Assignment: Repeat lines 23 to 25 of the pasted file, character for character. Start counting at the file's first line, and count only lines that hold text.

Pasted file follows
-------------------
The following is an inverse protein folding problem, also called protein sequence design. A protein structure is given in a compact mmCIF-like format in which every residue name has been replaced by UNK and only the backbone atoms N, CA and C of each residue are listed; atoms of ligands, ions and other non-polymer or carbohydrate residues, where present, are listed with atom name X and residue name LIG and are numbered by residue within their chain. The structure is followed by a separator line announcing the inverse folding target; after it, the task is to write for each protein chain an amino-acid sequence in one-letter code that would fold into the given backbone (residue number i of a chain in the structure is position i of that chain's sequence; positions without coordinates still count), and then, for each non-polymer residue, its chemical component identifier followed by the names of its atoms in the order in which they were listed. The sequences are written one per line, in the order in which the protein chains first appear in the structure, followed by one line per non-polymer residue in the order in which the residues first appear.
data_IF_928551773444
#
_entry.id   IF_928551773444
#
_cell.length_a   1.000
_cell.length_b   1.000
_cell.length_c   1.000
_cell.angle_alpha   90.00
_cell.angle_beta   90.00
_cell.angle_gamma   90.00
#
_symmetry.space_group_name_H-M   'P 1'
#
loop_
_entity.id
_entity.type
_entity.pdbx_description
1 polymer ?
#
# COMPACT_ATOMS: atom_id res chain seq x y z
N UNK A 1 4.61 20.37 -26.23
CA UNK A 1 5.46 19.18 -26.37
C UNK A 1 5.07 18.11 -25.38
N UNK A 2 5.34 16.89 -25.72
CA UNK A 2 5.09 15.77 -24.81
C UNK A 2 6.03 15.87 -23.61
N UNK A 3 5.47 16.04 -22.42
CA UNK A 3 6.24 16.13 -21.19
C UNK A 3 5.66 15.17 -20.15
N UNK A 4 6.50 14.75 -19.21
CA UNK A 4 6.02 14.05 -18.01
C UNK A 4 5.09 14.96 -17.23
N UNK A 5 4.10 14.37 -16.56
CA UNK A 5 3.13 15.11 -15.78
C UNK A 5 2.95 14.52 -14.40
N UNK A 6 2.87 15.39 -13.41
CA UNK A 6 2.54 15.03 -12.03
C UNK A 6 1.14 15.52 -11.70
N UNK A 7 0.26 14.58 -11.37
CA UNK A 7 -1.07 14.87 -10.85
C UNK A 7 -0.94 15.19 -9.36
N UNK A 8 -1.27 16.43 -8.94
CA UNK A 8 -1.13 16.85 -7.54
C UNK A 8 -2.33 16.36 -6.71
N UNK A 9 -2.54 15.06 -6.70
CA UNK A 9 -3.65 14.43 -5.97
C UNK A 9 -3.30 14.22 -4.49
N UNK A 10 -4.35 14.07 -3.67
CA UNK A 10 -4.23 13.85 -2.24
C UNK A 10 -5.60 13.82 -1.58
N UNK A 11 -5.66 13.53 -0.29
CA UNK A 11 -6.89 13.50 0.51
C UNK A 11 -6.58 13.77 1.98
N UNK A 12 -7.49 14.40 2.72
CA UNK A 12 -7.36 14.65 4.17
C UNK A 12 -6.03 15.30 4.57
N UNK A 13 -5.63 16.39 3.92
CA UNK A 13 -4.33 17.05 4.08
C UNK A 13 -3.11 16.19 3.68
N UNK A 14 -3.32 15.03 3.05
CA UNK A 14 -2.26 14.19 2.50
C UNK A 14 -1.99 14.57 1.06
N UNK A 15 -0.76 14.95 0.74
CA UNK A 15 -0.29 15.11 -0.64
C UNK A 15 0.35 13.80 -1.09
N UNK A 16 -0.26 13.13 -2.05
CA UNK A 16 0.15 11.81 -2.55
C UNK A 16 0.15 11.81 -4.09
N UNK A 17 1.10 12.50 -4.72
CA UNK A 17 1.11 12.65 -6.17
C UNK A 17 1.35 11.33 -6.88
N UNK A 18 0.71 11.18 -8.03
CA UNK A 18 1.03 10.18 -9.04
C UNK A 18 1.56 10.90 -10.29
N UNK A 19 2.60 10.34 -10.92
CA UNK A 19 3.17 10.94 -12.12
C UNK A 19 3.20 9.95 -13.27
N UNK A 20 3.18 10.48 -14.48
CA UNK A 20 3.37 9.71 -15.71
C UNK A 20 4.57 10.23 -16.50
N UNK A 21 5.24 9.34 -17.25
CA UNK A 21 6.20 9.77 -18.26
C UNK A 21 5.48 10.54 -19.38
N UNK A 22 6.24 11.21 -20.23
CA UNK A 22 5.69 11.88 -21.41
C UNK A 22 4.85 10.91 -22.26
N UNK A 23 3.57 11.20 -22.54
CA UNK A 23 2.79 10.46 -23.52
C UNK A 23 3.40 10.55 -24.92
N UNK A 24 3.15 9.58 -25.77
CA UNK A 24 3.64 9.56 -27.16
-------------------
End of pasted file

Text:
CA UNK A 1 5.46 19.18 -26.37
C UNK A 1 5.07 18.11 -25.38
N UNK A 2 5.34 16.89 -25.72